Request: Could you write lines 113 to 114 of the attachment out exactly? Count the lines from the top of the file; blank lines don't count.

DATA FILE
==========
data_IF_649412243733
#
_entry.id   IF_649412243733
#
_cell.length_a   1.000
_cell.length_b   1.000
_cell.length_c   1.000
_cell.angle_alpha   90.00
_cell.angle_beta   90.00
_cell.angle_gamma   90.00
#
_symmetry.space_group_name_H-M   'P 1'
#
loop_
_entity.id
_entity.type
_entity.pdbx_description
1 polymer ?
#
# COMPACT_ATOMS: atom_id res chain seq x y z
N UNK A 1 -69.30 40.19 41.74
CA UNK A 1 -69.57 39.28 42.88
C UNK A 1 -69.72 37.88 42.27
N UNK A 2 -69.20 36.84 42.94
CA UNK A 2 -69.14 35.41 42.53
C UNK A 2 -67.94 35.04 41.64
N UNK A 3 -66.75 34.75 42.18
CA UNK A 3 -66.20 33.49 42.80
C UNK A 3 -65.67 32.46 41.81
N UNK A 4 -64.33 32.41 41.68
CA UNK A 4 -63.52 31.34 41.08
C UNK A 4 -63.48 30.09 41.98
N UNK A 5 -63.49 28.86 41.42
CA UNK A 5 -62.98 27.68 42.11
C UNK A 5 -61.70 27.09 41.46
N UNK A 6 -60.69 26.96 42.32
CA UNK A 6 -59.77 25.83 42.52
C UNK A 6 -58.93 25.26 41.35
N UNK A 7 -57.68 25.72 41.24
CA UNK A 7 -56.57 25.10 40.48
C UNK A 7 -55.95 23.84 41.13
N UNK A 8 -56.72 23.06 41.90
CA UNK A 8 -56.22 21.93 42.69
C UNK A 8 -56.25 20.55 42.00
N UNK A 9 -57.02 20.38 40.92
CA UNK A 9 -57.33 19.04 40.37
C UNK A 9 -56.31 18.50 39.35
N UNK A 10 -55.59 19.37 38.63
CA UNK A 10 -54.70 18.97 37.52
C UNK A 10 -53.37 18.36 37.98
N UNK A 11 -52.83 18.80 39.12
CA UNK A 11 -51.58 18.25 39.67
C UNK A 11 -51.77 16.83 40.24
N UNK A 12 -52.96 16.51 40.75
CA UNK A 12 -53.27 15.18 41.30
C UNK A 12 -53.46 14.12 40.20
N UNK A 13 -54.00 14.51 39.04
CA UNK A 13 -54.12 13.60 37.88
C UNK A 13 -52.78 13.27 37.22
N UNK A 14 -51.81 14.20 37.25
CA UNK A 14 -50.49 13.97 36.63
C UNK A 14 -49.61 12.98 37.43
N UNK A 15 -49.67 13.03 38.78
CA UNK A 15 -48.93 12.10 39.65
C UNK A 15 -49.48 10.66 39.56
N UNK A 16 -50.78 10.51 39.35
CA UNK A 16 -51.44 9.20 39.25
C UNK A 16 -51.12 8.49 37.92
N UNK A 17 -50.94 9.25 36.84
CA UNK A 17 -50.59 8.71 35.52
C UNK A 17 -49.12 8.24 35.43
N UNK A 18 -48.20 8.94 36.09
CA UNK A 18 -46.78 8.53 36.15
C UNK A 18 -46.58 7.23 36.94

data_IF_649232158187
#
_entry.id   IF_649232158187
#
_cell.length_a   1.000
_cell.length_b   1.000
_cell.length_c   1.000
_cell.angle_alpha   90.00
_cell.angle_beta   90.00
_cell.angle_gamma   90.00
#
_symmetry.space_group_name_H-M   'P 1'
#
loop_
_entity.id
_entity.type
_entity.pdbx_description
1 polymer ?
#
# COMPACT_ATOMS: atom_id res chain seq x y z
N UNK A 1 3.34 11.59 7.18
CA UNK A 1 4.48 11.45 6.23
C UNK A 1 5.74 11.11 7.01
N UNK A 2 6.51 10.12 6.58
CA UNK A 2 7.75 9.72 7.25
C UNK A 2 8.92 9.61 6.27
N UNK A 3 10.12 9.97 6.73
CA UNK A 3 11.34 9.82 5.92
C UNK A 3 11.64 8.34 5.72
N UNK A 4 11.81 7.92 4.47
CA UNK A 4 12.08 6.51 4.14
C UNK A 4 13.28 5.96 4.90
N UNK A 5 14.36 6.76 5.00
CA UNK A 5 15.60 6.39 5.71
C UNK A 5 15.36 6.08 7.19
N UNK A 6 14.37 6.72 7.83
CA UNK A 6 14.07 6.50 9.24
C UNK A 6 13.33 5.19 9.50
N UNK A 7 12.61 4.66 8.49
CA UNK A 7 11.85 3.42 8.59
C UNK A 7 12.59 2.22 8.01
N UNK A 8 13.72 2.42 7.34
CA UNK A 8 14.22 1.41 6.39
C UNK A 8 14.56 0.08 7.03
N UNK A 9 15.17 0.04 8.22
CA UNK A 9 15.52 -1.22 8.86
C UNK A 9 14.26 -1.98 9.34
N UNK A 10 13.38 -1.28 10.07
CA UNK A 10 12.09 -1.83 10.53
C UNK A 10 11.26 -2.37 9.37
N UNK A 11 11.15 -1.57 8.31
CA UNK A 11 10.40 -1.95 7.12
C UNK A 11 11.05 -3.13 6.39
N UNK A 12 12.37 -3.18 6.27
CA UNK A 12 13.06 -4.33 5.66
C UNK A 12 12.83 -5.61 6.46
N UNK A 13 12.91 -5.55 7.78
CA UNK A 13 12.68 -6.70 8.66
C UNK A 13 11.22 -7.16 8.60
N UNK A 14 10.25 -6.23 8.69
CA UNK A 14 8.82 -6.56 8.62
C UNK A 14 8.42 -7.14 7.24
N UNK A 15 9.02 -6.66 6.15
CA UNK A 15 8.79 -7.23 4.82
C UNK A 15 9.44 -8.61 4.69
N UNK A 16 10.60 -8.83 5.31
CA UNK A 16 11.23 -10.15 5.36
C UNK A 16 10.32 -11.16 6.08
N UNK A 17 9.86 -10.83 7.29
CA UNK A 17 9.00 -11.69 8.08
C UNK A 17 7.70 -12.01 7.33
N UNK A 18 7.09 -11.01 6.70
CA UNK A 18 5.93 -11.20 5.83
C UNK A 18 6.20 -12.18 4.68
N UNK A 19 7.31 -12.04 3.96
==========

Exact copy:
N UNK A 7 12.61 4.66 8.49
CA UNK A 7 11.85 3.42 8.59